My own sense is that, in her enthusiasm for crowdsourcing, Davidson tends to blur such distinctions. I’m eager to hear what others in the room have to say.

    A thoughtful post, thanks,

    Joe

  4. This was something I noticed a lot when I worked in the Writing Center. Occasionally, I’d have groups come in for paper review- usually required by the professor. I was always struck by how consistently the groups divided up in a model where there were one or two people who did the majority of the work. Sometimes it was because nobody else would step up and take the leadership role, and sometimes it’s because the student, doesn’t trust anyone else to do it correctly and just prefers to do the work his or her self. That person in the leadership role would typically be the only group member who would dialogue with me, while the rest of the group just sort of sat there listening and nodding appropriately.

    It reminds me of Michael’s ‘curated reality’ comment, where they’re basically self-selecting their roles in the group without realizing it. I never got the sense that anyone learned anything from anyone else because they were focused on just getting the whole thing finished and getting a grade, rather then learning from the process.

  5. One thing that I’m going to try in my ENGL110 class class year is collaborative teaching. In this exercise, students in groups will have to design a mini lesson plan together and then teach a concept for the research paper to their peers. It seems that students are already comfortable with group presentations, and I think if I can center the activity on the idea of “presentation” then the writing and research that they have to do in order to perform will take away some of the fear that comes from just making something a collaborative writing exercise.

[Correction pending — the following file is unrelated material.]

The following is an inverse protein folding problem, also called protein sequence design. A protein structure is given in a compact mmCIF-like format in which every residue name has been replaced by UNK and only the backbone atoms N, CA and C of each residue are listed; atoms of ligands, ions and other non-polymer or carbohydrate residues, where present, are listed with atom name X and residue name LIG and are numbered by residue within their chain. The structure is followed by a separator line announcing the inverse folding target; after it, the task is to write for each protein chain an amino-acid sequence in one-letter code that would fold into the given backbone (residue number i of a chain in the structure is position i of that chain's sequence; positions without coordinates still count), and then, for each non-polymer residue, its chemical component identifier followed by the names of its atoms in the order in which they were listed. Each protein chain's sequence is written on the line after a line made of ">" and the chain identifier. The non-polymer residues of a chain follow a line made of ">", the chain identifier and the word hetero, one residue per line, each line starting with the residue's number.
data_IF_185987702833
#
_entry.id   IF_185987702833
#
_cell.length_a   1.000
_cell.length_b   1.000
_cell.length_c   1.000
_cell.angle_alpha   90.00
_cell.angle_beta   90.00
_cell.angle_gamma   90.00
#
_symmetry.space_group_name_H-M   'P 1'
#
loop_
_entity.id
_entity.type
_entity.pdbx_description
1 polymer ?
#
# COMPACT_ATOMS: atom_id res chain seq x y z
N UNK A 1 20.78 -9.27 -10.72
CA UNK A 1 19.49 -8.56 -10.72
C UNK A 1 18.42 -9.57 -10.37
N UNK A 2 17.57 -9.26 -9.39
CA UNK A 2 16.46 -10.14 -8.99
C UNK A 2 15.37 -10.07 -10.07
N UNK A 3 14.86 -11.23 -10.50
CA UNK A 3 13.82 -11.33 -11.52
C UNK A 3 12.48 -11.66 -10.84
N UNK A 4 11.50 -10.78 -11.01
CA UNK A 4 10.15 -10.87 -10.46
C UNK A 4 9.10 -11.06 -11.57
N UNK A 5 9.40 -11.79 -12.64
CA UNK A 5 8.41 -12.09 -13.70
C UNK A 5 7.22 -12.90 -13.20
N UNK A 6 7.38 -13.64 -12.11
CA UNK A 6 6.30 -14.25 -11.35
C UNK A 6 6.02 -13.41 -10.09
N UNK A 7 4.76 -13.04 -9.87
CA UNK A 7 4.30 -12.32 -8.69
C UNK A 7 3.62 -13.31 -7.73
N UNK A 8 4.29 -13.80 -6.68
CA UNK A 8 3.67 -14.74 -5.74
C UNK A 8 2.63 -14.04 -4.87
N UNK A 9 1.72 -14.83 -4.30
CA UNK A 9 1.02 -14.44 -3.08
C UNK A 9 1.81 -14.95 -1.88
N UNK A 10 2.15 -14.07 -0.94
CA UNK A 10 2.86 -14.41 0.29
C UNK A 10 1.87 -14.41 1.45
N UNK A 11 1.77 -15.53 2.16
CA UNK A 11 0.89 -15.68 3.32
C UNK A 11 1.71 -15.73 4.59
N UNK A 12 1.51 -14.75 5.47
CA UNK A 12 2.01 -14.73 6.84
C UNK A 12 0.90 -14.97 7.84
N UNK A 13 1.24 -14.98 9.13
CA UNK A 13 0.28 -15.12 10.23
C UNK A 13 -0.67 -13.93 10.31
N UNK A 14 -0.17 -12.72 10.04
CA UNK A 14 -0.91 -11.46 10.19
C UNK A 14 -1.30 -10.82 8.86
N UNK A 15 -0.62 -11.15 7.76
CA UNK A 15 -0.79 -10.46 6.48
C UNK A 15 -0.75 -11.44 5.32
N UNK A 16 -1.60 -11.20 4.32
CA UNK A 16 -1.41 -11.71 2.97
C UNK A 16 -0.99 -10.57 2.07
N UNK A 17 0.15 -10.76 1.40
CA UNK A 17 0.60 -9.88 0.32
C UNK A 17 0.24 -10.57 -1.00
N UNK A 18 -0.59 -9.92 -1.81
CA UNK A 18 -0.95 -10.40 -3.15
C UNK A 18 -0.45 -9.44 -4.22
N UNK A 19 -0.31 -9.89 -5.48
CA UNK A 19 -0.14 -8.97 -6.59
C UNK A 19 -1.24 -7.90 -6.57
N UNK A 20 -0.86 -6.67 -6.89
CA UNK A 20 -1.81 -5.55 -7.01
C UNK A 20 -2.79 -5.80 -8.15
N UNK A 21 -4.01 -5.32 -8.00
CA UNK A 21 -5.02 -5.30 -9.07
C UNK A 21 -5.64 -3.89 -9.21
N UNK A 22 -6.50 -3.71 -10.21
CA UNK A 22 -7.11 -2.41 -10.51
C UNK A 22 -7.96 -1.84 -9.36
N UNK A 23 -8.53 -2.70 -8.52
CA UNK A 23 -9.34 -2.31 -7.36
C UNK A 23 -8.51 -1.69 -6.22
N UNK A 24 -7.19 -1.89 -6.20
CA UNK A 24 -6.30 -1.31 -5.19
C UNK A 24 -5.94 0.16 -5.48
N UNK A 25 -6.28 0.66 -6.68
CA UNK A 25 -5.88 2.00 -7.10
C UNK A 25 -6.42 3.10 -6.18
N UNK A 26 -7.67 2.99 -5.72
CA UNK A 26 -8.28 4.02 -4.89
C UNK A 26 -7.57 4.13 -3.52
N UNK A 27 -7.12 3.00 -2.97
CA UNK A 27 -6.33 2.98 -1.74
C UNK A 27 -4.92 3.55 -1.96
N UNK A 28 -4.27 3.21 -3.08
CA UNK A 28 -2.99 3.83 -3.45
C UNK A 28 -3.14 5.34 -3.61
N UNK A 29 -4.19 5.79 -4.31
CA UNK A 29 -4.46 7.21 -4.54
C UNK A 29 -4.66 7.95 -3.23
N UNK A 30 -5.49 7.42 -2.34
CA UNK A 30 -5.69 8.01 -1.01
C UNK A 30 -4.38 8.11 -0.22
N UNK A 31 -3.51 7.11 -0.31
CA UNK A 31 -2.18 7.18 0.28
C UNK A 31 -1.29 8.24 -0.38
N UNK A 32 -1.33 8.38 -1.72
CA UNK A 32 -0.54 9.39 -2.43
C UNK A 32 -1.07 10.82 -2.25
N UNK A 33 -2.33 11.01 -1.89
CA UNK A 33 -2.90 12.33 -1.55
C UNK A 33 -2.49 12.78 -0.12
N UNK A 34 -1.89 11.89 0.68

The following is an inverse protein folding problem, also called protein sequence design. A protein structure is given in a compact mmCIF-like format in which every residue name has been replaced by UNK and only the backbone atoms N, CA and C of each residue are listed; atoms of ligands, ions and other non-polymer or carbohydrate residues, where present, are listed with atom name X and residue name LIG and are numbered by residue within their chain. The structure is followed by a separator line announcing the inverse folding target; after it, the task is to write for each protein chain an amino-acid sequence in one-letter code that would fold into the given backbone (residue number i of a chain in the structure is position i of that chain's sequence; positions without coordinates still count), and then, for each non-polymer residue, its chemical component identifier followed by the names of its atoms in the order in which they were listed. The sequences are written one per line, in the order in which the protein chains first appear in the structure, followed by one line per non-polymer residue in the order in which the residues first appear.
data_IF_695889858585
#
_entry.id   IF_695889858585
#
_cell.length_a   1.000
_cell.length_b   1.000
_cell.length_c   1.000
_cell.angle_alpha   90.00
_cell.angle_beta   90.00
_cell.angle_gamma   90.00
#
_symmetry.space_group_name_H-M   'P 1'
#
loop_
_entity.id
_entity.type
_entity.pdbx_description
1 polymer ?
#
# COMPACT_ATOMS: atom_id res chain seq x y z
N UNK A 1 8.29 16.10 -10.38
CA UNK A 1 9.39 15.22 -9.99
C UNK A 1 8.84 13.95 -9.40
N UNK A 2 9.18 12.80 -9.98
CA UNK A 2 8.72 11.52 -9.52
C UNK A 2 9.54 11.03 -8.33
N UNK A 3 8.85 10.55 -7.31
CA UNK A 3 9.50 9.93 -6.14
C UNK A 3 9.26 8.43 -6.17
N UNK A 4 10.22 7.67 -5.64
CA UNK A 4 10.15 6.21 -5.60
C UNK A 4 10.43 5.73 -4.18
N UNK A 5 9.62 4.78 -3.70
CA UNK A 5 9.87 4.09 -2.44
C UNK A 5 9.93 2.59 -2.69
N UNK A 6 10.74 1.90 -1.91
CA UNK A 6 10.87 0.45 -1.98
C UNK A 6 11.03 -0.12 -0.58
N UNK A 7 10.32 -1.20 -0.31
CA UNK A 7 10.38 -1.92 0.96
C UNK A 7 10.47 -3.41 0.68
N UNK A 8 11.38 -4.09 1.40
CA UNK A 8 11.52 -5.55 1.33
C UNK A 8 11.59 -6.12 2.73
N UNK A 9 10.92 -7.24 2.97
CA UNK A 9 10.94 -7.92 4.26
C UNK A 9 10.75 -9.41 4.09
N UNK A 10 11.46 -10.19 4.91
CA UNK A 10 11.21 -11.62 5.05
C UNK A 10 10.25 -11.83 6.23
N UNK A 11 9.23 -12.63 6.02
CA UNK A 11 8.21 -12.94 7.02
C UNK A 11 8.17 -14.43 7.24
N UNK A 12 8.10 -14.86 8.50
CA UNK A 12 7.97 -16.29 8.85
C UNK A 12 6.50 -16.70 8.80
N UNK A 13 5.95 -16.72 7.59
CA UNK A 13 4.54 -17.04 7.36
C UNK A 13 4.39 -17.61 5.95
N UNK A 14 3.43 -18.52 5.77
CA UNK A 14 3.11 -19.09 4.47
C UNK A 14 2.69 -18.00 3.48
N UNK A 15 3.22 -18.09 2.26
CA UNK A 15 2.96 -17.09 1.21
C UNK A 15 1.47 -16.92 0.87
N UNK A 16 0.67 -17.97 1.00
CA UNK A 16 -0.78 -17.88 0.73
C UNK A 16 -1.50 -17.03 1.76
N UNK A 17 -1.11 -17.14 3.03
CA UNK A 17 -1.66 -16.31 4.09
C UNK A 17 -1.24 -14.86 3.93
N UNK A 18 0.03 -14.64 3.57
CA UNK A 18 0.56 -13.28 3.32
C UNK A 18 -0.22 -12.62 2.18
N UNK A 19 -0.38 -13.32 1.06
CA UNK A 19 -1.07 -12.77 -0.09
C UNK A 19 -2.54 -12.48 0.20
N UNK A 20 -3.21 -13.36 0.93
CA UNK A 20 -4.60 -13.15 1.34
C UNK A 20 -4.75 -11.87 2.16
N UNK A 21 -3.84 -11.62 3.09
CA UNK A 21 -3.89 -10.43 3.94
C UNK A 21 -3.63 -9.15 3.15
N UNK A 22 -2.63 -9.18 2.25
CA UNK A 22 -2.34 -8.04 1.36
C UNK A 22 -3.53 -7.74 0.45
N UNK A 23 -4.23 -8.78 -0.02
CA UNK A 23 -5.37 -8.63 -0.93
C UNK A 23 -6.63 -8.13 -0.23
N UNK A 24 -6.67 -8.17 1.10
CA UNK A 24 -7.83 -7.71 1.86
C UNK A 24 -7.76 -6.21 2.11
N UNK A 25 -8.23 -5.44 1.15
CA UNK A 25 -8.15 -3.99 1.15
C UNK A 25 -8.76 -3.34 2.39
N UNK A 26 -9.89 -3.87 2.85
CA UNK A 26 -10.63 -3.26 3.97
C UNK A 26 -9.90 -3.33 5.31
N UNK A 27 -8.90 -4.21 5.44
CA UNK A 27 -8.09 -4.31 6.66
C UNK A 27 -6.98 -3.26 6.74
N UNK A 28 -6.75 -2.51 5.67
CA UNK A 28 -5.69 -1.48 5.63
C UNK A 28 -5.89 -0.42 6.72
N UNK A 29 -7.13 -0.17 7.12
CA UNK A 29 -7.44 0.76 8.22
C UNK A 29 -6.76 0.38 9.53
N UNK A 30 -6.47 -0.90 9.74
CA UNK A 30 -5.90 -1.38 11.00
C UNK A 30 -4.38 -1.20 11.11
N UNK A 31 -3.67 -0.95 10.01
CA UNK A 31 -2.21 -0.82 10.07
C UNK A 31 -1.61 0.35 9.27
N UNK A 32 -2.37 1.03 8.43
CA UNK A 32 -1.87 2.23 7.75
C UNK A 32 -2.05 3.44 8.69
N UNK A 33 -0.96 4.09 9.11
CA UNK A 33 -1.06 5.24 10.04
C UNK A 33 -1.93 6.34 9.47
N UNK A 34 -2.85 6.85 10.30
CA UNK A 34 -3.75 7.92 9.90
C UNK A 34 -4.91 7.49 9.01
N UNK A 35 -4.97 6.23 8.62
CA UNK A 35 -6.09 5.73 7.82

I haven’t completely developed this yet, but I’m going to have required parts for each student (such that they can’t just stick one person with all of the writing) and we’re going to have work time in class. Hopefully, since I try to pop around and observe all of the groups in general in the class, I will be able to see problems before they become really large.

  6. Heather,

    I was definitely thinking of your work when I was writing this post! I actually *don’t* assign collaborative writing (as in collaborative authorship)– I fear it never creates a generative environment for collaborative learning the way we hope– but I noticed that all of the “model” classrooms that Davidson describes seem to do so. All of the “boss-level challenges” and team-oriented puzzles seem to involve direct collaboration on a single project. I’m thinking of the “Dark Knights of the Godzilla” Q2L student team Davidson describes on p. 86, who “have to engineer an actual starter mechanism in real life, in the school lab.” But I also noticed that she praised the way students divided up work and individually determined their specialized roles within the group. She calls it “collaboration by difference,” which “respects and reward different forms and levels of expertise, perspective, culture, age, ability, and insight, treating difference not as a deficit but as a point of distinction” (99). Which, of course, sounds really good.

    But Davidson was also arguing against the sort of highly compartmentalized ways of learning– both in trying to separate out school subjects from one another, and trying to separate individuals from one another. She claims that the outdated industrial model of education “mimicked the specialized labor on an assembly line, as well as the divisions in labor… in the factory itself” (73). All of this is by way of saying: I think you and Joe are both right that in writing, “imposed, top-down” collaborative authorship tends not to be fruitful. In fact, I think it tends to lead back to that “assembly line” style of creation: we each produce something in isolation, and assemble it at the end. It doesn’t generate the *friction* we need in order to shock our brains into new ways of thinking.

    So why would this model of collaborative authorship/creation work in a K-12 classroom, but not in college writing? Partly, I think it’s just an constraint of writing itself: it’s not really feasible to literally collaborate in-the-moment on a sentence-level. We can’t co-author a paper in the same synchronous way we can glue popsicle sticks together as a team to form a bridge. So I think you’re right, Heather, that it seems to work better when students collaborate on pre-writing, on the ideas-level, and then later respond to each other’s writing once it’s complete and ready for revision.

    Thanks, all, for your comments! They made me think.
    Kiley